Since 2011, investigations into dividend arbitrage transactions have been ongoing in Germany with fines imposed on a number of banks and one institution shut down and insolvent. In total, around 100 financial institutions are said to be subject to investigations.
With the latest revelations by Correctiv (cumex-files.com), it appears that cum ex trades are still ongoing and affecting a significant number of other European countries as well. Given the German experience, this is likely to send a shock wave through various institutions, triggering public and internal investigations with fines and D&O litigation to follow.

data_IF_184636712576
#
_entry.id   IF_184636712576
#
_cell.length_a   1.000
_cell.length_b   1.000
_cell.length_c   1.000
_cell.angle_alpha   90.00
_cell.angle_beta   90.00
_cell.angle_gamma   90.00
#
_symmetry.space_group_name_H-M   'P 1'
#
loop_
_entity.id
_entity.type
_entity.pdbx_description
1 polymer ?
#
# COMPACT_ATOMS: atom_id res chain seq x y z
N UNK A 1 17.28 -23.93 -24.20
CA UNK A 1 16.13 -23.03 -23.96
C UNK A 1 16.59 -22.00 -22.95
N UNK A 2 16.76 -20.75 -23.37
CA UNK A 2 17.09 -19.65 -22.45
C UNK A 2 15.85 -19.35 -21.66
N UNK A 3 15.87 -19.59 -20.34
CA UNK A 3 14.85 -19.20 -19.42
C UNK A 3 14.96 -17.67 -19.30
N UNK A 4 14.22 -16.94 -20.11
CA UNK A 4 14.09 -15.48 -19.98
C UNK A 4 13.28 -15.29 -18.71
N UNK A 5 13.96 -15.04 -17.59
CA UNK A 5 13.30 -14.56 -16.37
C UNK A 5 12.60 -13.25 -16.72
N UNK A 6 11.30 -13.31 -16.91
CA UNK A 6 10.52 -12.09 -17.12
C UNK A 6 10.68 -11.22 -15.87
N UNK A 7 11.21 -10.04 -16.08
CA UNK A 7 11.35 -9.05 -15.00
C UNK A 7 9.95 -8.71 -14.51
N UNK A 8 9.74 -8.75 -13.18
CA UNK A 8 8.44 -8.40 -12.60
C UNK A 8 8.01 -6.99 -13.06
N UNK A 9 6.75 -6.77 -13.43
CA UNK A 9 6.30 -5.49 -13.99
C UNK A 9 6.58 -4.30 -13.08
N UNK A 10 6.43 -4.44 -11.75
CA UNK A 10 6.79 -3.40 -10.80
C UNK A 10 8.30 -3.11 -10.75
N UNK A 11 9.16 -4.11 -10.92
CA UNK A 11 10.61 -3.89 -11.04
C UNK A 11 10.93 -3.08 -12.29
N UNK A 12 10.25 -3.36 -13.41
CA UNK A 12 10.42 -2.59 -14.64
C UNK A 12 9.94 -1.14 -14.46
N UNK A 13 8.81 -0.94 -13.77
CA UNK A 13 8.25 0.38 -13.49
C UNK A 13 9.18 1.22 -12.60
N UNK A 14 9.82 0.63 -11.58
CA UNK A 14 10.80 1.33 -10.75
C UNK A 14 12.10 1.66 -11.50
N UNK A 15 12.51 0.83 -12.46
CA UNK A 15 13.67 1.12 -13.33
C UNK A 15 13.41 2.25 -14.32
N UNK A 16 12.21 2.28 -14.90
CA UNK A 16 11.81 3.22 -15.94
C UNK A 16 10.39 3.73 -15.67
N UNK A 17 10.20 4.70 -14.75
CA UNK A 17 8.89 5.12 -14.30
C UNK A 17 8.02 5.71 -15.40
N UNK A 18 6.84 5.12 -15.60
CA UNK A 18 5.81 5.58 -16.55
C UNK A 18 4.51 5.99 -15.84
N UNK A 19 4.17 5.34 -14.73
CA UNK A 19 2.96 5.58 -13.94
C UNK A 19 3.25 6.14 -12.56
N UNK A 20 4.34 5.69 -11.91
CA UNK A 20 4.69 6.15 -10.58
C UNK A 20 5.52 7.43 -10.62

Spain’s Banco Santander is the latest big bank to become embroiled in a sprawling German fraud investigation into a share-swapping scheme that allegedly allowed investors to reclaim billions of euros of tax they never paid. Prosecutors in Cologne, Frankfurt and Munich have spent several years probing so-called cum-ex transactions, which allowed investors to exploit a legal loophole that enabled multiple parties to claim a refund of taxes paid on share dividends.